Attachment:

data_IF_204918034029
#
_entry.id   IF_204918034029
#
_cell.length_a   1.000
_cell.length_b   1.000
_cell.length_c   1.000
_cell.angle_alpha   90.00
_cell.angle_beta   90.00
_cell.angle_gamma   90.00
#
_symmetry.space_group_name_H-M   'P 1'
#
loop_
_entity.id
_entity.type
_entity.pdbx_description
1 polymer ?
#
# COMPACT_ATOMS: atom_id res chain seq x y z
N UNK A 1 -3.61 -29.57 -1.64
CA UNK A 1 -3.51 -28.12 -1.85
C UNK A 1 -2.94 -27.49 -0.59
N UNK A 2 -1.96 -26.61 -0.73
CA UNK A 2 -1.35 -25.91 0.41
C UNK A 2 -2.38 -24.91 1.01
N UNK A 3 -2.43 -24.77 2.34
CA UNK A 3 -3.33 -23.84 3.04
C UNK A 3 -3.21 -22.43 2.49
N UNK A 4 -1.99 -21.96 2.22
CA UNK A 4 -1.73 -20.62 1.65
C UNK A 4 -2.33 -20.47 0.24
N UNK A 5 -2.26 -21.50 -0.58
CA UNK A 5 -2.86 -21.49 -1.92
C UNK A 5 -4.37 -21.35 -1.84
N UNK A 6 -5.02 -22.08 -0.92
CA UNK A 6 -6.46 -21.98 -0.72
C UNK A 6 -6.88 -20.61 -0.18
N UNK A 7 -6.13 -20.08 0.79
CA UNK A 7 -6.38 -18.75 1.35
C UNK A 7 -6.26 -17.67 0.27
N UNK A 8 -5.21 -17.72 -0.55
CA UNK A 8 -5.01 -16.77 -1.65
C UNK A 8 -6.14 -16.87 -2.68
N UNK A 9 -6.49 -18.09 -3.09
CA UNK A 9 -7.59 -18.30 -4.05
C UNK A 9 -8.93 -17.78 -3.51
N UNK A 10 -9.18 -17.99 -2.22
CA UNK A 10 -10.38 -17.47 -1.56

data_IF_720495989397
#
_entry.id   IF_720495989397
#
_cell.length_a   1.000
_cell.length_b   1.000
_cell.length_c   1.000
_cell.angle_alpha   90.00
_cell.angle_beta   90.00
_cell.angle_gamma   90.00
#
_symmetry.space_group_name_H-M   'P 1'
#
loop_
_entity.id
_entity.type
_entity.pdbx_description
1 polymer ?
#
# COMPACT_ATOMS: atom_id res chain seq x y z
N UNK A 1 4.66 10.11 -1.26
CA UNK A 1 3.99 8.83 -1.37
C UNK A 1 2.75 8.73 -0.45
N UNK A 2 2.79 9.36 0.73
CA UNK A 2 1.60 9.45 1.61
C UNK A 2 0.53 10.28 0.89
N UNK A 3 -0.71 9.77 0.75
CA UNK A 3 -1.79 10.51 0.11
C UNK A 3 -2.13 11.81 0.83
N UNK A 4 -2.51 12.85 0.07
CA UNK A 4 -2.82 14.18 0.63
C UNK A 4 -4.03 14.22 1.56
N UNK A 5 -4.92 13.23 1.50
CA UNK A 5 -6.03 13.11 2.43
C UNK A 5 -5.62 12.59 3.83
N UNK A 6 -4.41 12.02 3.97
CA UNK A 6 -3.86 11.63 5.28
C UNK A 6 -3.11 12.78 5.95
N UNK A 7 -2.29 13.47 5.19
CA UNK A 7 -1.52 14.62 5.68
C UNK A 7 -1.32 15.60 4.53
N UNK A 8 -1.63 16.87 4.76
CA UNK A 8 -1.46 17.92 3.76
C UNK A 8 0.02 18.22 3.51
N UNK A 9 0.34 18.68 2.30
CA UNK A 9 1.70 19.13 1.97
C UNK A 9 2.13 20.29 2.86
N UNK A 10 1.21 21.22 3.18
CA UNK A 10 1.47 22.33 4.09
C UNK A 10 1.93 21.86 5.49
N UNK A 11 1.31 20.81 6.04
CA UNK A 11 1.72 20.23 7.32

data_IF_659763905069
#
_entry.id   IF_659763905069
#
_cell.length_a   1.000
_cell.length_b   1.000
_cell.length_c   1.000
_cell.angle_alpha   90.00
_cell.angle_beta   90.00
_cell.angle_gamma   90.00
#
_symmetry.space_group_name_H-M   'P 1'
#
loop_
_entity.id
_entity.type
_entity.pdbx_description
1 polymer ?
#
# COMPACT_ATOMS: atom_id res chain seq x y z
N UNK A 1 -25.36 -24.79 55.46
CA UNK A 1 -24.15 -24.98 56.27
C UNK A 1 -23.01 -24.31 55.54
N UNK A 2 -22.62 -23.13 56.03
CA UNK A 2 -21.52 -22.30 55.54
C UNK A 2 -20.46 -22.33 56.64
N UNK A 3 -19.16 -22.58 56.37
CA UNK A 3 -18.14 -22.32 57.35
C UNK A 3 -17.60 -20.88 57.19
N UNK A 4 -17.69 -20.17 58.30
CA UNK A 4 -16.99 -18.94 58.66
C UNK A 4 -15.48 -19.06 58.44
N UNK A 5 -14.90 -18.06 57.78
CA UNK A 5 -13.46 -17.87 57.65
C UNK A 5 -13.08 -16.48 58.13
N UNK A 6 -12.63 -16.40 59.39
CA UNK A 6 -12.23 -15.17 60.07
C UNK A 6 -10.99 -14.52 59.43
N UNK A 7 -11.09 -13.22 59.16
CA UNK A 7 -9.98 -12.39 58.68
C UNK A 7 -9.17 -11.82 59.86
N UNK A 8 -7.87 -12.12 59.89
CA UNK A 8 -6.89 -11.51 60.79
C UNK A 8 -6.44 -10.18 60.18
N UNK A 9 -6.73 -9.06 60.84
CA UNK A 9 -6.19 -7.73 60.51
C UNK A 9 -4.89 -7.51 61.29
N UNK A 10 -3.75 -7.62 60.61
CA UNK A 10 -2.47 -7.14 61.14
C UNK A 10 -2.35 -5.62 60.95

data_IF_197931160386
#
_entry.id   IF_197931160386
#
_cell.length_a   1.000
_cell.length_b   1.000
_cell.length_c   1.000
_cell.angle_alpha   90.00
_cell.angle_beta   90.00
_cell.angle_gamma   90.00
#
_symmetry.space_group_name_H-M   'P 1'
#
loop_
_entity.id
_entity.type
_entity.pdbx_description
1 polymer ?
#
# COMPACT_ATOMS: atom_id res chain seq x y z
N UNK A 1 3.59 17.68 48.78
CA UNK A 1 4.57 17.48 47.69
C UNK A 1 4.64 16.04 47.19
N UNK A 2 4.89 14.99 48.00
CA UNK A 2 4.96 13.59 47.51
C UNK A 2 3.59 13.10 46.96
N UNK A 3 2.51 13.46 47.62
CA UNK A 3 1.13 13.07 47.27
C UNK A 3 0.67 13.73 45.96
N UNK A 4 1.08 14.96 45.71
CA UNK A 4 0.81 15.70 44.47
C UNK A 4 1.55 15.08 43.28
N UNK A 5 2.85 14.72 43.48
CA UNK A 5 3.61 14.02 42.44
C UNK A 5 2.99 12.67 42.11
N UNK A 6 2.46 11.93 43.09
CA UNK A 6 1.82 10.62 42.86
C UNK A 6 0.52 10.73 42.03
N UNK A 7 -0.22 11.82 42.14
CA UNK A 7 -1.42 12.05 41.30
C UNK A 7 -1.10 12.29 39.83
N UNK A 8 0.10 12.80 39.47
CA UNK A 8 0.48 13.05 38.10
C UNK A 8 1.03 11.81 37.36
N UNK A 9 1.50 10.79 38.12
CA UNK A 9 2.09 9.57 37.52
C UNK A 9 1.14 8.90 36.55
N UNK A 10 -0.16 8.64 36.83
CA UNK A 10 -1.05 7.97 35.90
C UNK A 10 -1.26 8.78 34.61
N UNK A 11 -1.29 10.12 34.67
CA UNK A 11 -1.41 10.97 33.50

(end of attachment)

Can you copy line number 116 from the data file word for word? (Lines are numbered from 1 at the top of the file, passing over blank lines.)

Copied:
_entity.id